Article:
With bitter eyes she stares at me, but silently continues eating her meal. When she’s finished, she frowns, then starts speaking. How my day was, she asks. What marks I got. With my eight years I already learned to give as many positive details as possible. I tell her about my good marks, the compliments the teacher made me, but keep silent the remarks the children in my class made behind my back. She demands proof. I show her my test papers.

    My first day in Junior High, she walks me towards the building. Before we enter, she checks my clothes, makes a remark about the skirt, and pushes me towards the head master’s office. Embarrassment. The head master isn’t in his room, she pushes me to my first class. I hear children giggling when I enter the classroom.

      The boy brought me home, we were neighbors. That evening, even before she finished dinner, she called me a slut. While I was doing the dishes I heard her leaving the house. The boy never spoke to me again. It was getting close to my puberty and I was angry.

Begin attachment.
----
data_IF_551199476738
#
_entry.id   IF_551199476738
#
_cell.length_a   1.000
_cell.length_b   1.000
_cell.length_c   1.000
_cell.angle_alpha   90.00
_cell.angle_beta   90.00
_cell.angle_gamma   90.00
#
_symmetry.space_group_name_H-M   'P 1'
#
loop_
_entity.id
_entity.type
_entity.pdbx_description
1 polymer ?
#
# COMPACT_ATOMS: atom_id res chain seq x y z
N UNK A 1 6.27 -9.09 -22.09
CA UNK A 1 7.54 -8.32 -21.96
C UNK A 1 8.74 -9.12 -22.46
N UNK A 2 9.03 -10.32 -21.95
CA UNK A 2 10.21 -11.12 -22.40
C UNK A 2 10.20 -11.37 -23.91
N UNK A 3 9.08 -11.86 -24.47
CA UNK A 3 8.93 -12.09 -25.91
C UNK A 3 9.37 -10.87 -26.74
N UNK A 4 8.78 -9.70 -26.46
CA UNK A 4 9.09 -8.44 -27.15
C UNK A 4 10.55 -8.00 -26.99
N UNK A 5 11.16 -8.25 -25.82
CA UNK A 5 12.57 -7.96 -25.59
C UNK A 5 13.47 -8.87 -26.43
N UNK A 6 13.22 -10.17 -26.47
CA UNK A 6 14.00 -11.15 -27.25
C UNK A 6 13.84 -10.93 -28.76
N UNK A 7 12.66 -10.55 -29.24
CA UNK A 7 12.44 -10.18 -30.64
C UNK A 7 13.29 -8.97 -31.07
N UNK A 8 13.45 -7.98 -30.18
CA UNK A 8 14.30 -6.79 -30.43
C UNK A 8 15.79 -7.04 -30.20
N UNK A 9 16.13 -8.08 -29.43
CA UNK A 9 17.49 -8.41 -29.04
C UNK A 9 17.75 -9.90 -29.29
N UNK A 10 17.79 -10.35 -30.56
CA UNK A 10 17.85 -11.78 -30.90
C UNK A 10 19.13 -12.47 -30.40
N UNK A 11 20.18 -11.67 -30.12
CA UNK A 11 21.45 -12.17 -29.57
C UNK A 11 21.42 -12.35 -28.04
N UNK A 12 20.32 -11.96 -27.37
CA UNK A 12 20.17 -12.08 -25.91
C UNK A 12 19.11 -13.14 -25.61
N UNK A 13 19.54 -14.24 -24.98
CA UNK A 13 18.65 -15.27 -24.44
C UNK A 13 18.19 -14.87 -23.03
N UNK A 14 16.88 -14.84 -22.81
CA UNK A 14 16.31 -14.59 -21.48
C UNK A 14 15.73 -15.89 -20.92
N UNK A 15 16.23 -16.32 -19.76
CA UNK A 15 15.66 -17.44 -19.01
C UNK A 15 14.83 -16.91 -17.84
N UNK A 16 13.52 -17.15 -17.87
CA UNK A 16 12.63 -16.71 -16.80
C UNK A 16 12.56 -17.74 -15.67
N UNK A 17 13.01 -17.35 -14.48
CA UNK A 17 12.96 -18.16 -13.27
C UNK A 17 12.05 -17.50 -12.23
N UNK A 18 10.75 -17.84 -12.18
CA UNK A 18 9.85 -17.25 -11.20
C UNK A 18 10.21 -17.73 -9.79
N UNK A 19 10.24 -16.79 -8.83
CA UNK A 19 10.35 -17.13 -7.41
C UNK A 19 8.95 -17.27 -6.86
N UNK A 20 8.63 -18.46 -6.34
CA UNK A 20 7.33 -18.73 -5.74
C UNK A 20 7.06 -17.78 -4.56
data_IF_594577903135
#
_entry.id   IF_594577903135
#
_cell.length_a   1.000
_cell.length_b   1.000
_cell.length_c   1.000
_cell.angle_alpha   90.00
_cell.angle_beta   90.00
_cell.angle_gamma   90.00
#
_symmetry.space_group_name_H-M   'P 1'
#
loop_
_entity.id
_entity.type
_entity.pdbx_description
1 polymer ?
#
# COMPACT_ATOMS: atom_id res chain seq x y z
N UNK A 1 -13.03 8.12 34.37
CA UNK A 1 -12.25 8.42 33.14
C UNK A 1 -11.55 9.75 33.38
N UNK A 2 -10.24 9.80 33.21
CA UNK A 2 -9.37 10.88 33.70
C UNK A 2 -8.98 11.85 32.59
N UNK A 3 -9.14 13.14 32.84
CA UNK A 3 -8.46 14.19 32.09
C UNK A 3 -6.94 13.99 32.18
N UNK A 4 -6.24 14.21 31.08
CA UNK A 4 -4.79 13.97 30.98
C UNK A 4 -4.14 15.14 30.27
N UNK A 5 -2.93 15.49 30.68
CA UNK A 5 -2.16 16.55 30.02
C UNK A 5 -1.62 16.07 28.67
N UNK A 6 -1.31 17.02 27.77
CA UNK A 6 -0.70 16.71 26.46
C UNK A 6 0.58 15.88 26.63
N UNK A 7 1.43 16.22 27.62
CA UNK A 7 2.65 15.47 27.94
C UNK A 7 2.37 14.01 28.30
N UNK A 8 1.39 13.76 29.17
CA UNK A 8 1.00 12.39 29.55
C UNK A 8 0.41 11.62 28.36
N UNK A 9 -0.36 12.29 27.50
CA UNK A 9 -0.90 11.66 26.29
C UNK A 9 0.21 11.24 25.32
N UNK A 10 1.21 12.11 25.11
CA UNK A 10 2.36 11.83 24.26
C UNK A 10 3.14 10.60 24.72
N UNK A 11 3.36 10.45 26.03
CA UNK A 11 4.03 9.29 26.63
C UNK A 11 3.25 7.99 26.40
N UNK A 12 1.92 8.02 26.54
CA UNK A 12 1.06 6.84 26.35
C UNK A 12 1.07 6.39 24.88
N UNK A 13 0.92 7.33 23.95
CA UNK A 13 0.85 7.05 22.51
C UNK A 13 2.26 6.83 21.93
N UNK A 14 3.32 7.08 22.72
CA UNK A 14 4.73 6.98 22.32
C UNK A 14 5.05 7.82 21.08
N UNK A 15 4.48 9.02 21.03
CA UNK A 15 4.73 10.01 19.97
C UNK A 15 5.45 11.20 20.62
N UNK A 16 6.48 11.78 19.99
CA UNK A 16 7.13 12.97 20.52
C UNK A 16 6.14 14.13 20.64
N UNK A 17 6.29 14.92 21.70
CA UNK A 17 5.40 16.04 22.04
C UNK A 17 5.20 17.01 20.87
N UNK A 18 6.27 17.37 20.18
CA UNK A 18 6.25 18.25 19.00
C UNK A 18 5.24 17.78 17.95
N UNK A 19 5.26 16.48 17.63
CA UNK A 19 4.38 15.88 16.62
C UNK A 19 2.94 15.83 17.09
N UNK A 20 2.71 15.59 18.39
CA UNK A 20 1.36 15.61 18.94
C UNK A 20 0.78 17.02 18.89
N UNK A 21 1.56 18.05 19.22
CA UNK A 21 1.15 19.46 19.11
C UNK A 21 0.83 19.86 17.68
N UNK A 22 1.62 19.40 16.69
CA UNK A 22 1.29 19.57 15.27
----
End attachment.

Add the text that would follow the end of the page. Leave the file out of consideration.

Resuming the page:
The summer of ’95, I told her at breakfast I was going to live with my dad. She glanced at me and perhaps even smiled, when she told me she’d do anything in her power to keep me with her. She failed. I left her house and country without any money and a minimum of clothes. She didn’t call me for ten months.

      The other country is too strange, the language too hard. I learn what independence is. I long for her voice, but don’t dare to call her. For I haven’t been to school in a few months, for my father is never home, for I wear skirts and let my hair grow long. Then my father dies all of a sudden, and she calls me to tell she’ll take the first plane available. When she arrives at the airport, I don’t recognize her at first. But she recognizes me.

    Haze. A hole in my memory. I live in my mother’s country again. I avoid her as much as possible. She doesn’t talk to me, doesn’t touch me. I hate her, myself, and everyone else. Haze. A phone call. My mother, she is ill. The doctor speaks in a low voice. Cancer. A sad case. Months pass, I think. My mother starts talking to me again, but she is talking to herself rather than to me.

There she sits in her wheelchair, telling herself she is a bad woman, this is a bad hospital, she has raised a bad daughter, and that she is dying. My dad once said she was a dreamy hippie back in her days. I try to imagine her with flowers in her hair, but fail. I push the wheelchair through the endless halls of the sterile hospital. My mother, a flowergirl.

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